Subway is in a downward spiral.
The sandwich chain’s U.S. store count dropped by 909 locations in 2017, according to figures that a Subway representative provided to Business Insider. That represents more than 3% of the chain’s 2016 U.S. stores.
The chain currently has 25,835 shops open and operating in the U.S., according to the representative, compared to 26,744 at the end of 2016.
In 2016, sales at the chain reportedly fell 1.7% and its store count dropped by 359 locations in the U.S. — marking the first time in the company’s history that the chain closed more stores than it opened.
Globally, Subway’s store count is down 471 locations. The chain has 44,014 shops around the world, down from its 44,485 stores in 2016.
The 909 shuttered U.S. locations this year could just be the tip of the iceberg for Subway closures.
Last week, news broke that franchisees were protesting the chain’s plan to bring back the $5 footlong deal. On Monday, Subway’s head of North American marketing, Karlin Linhardt, resigned from the company. And, traffic has fallen 25% over the last five years, according to an internal memo reviewed by The New York Post.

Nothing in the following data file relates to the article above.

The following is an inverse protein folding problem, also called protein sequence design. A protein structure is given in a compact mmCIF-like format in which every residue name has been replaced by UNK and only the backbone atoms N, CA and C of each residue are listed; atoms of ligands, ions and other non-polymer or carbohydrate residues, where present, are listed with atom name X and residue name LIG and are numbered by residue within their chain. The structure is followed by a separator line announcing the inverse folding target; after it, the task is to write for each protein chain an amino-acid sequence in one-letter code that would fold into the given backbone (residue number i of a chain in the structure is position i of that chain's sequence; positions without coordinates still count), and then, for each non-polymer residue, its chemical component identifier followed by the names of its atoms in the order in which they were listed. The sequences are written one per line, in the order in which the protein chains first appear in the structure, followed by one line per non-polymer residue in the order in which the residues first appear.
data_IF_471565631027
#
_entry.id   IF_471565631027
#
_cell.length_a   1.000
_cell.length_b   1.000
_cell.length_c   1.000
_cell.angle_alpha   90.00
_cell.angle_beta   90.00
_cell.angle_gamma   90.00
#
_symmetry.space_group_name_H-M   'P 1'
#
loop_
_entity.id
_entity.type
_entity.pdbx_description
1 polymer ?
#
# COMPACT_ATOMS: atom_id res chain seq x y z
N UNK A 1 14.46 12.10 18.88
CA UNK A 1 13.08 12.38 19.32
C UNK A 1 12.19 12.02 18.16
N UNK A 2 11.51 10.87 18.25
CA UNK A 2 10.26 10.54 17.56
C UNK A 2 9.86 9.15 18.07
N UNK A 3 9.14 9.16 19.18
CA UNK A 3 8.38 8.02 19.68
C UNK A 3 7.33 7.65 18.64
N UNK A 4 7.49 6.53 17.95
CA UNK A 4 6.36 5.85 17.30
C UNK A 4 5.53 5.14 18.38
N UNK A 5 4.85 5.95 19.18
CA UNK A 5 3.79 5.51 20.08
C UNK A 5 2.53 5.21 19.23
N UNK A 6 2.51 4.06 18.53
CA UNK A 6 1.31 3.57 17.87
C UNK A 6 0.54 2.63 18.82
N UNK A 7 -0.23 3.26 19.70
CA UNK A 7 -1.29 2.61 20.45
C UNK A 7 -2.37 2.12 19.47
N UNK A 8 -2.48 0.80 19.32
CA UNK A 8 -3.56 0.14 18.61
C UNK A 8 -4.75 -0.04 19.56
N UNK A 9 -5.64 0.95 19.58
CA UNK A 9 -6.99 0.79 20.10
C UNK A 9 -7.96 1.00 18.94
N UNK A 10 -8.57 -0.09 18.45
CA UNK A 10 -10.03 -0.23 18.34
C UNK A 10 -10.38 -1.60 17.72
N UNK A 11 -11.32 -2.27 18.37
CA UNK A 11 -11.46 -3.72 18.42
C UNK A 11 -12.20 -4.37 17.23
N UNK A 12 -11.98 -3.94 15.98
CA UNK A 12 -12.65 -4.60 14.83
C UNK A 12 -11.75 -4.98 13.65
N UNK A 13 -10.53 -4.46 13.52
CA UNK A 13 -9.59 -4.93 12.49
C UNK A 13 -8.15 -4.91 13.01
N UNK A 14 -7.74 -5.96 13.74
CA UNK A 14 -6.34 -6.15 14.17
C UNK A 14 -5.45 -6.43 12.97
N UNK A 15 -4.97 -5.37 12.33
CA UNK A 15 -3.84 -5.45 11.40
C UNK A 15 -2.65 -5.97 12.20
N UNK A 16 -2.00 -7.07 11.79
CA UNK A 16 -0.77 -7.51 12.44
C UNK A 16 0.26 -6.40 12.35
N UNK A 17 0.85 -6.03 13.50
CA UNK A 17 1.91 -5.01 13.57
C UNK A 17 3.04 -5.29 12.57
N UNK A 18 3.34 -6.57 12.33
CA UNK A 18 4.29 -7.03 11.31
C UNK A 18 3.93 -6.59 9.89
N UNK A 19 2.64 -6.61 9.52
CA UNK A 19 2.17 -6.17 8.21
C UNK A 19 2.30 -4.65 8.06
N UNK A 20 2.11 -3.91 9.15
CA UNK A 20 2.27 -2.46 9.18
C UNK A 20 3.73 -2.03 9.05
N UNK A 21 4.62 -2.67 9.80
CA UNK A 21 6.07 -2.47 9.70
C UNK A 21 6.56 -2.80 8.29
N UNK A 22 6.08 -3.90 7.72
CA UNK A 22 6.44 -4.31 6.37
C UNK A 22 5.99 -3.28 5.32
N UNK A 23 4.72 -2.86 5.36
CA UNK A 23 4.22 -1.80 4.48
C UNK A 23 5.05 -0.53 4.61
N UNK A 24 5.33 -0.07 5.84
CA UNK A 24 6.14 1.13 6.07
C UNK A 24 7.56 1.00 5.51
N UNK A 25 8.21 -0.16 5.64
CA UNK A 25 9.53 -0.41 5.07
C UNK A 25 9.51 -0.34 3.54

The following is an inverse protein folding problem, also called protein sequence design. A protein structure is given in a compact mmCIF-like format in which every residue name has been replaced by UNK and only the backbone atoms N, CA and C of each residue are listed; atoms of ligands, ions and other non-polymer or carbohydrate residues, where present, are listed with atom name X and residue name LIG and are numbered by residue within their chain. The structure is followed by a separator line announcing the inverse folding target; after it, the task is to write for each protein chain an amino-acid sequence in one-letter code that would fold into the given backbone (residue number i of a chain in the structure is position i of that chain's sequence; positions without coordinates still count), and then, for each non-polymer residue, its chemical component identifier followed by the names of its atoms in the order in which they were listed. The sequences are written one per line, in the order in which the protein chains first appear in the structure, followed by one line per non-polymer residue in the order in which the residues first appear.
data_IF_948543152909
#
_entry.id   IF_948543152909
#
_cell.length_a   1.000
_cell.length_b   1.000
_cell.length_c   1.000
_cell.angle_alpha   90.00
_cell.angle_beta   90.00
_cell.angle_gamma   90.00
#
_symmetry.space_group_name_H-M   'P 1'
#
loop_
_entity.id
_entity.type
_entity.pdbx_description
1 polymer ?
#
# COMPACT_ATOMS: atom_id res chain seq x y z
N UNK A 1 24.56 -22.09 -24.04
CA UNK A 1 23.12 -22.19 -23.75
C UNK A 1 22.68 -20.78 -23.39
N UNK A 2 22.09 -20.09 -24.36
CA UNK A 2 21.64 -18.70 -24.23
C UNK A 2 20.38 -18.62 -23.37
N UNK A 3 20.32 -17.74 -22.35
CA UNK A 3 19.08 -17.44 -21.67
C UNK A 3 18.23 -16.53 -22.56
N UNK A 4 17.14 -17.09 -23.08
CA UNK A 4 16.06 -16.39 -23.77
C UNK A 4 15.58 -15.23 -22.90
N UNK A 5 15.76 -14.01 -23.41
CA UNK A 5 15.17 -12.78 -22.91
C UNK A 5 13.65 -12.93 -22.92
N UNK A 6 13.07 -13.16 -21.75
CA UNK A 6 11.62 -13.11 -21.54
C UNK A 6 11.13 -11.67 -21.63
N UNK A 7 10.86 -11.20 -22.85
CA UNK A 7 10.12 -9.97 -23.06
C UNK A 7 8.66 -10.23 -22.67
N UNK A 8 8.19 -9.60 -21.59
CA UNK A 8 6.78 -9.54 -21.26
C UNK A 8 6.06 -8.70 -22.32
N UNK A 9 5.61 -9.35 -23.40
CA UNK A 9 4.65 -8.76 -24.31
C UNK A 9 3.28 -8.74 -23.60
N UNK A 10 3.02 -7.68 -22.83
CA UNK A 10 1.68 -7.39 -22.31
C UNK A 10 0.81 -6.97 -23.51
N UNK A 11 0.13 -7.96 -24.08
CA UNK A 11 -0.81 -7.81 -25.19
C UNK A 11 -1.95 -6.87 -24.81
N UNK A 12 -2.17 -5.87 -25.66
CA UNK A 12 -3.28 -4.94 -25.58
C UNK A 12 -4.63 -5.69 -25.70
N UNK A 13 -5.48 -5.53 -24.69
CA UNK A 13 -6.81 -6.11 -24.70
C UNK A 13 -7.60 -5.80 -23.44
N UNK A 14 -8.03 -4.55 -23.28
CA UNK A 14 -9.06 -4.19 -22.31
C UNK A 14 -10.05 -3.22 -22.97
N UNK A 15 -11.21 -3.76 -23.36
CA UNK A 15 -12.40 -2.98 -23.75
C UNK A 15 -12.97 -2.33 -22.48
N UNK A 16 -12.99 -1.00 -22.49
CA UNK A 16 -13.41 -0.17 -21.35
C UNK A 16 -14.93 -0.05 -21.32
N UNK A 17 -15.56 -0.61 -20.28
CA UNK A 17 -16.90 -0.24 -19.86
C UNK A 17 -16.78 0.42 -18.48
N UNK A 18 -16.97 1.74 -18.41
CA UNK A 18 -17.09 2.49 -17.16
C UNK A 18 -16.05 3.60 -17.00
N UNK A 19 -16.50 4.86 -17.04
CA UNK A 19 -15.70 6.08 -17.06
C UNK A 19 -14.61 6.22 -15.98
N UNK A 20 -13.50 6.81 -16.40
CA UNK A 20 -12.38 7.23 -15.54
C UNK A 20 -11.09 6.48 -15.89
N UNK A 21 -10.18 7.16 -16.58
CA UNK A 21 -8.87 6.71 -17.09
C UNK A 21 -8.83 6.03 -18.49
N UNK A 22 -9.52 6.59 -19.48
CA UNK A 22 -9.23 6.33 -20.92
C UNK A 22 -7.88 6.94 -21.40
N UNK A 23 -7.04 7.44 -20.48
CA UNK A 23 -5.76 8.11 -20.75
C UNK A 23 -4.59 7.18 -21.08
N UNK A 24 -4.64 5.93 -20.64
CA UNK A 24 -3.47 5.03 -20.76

“The national promotional focus over the past five years … has decimated [us] and left many franchisees unprofitable and even insolvent,” petitioners led by Virginia franchisee Mitesh Raval complained in a letter that was sent to Subway and obtained by The Post.
More than 400 franchisees have reportedly signed the petition, which protests the chain’s plans to roll out its famous $5 footlong deal in January.
SOURCE: Kate Taylor